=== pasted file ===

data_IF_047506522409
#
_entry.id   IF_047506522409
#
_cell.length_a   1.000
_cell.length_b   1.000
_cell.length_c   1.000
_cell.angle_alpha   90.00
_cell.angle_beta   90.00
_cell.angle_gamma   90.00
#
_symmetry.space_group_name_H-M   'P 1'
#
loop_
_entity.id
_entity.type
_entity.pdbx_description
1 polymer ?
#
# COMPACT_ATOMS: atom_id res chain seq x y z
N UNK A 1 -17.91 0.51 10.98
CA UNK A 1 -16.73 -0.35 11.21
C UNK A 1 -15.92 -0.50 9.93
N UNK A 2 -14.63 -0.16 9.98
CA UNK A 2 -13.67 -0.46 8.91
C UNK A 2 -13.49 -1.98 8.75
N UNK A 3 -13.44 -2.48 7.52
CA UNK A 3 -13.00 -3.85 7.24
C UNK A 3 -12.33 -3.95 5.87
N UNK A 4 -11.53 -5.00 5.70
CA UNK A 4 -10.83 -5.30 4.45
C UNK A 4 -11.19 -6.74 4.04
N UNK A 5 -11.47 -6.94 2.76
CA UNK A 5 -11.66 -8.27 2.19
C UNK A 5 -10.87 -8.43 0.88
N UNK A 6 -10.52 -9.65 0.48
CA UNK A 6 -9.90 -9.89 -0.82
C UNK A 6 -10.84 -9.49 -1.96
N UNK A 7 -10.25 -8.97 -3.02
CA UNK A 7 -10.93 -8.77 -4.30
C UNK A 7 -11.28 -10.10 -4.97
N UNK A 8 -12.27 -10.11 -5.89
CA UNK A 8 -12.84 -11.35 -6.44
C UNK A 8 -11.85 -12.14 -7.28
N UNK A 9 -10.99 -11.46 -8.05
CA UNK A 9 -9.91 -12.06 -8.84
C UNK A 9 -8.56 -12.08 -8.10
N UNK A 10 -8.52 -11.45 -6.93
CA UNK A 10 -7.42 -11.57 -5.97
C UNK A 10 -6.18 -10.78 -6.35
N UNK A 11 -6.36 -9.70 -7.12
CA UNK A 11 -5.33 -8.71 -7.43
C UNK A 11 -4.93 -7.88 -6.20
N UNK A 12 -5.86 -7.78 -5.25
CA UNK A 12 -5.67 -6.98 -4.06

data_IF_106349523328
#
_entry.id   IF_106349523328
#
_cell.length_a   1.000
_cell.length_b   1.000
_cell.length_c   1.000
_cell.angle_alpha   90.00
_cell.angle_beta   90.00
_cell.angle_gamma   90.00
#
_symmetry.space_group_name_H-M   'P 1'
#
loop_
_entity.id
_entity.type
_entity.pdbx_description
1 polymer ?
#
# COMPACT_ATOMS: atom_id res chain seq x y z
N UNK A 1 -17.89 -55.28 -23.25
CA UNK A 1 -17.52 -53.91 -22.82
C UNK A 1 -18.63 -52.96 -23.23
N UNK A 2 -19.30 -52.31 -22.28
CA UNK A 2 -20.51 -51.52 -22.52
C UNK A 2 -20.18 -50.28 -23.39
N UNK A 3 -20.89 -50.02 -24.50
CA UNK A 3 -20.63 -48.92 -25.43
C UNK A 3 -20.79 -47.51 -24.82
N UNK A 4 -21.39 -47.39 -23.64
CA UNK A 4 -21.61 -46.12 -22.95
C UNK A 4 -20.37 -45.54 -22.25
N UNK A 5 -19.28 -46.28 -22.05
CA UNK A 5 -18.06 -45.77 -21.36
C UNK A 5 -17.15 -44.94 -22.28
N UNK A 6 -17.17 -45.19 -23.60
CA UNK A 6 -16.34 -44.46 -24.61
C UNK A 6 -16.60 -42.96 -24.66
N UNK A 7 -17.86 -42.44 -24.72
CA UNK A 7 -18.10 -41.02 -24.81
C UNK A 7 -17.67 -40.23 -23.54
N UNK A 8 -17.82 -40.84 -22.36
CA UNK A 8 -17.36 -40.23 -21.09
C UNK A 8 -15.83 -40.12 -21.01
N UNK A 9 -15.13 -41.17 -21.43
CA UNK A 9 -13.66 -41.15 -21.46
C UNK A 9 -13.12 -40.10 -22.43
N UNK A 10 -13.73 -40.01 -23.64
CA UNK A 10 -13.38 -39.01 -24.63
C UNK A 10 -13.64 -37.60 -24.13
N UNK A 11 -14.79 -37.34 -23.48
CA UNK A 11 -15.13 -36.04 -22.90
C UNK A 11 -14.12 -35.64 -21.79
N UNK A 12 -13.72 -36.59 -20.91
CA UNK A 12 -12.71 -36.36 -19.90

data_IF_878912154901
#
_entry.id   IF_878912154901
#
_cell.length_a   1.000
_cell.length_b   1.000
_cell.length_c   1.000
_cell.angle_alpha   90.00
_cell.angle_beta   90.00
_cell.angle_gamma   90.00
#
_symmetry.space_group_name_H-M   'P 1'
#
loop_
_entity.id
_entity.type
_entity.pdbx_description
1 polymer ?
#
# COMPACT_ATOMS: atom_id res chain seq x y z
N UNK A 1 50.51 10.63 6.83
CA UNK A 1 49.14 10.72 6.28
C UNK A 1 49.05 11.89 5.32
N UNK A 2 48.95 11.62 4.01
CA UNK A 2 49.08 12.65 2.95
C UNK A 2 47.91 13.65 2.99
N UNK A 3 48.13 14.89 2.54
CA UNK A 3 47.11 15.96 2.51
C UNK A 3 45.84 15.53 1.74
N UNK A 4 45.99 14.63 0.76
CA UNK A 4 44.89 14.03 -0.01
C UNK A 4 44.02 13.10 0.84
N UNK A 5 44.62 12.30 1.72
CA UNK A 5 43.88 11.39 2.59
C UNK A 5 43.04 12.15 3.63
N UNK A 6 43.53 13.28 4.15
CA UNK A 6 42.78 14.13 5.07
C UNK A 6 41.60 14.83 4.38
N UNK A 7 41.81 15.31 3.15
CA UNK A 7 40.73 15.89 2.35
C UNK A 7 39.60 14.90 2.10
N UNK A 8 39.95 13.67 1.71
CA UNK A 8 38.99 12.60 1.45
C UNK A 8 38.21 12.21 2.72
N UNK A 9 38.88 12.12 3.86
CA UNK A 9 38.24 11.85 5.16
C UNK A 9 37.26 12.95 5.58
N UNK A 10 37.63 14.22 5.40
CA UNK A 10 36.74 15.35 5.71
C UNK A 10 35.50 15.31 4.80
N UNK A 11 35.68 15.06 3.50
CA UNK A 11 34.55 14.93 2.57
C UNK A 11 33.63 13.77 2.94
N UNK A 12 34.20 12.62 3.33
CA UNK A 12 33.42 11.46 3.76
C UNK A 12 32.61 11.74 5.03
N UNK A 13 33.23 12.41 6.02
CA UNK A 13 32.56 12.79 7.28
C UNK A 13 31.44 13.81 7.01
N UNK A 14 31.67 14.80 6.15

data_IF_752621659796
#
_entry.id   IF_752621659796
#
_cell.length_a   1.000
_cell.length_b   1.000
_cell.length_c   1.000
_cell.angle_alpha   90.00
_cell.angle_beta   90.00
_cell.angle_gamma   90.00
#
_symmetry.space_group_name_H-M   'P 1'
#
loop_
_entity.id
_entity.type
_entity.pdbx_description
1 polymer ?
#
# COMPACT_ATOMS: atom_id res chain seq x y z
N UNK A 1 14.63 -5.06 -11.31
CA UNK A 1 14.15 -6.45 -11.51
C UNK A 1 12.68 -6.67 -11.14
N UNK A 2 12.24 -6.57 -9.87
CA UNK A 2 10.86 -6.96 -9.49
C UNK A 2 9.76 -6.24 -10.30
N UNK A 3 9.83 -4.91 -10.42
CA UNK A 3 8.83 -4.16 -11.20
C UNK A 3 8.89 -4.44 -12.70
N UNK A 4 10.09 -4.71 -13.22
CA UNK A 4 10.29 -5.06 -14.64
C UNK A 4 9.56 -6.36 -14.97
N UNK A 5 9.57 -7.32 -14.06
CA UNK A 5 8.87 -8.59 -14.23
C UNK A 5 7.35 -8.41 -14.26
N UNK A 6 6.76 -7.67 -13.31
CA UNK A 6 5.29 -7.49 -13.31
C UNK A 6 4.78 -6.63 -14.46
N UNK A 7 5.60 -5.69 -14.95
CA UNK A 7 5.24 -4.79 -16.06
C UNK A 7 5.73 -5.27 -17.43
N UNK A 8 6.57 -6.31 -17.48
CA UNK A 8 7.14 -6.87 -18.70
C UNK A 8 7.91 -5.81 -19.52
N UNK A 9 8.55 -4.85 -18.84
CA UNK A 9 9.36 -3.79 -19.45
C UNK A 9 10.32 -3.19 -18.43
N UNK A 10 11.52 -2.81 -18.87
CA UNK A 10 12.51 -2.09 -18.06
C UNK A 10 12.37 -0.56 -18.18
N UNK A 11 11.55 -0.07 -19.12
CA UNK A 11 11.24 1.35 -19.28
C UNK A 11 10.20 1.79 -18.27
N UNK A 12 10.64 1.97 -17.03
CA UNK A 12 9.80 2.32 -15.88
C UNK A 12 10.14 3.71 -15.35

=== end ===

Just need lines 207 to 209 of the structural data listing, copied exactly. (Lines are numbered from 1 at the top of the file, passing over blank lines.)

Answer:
CA UNK A 6 5.29 -7.49 -13.31
C UNK A 6 4.78 -6.63 -14.46
N UNK A 7 5.60 -5.69 -14.95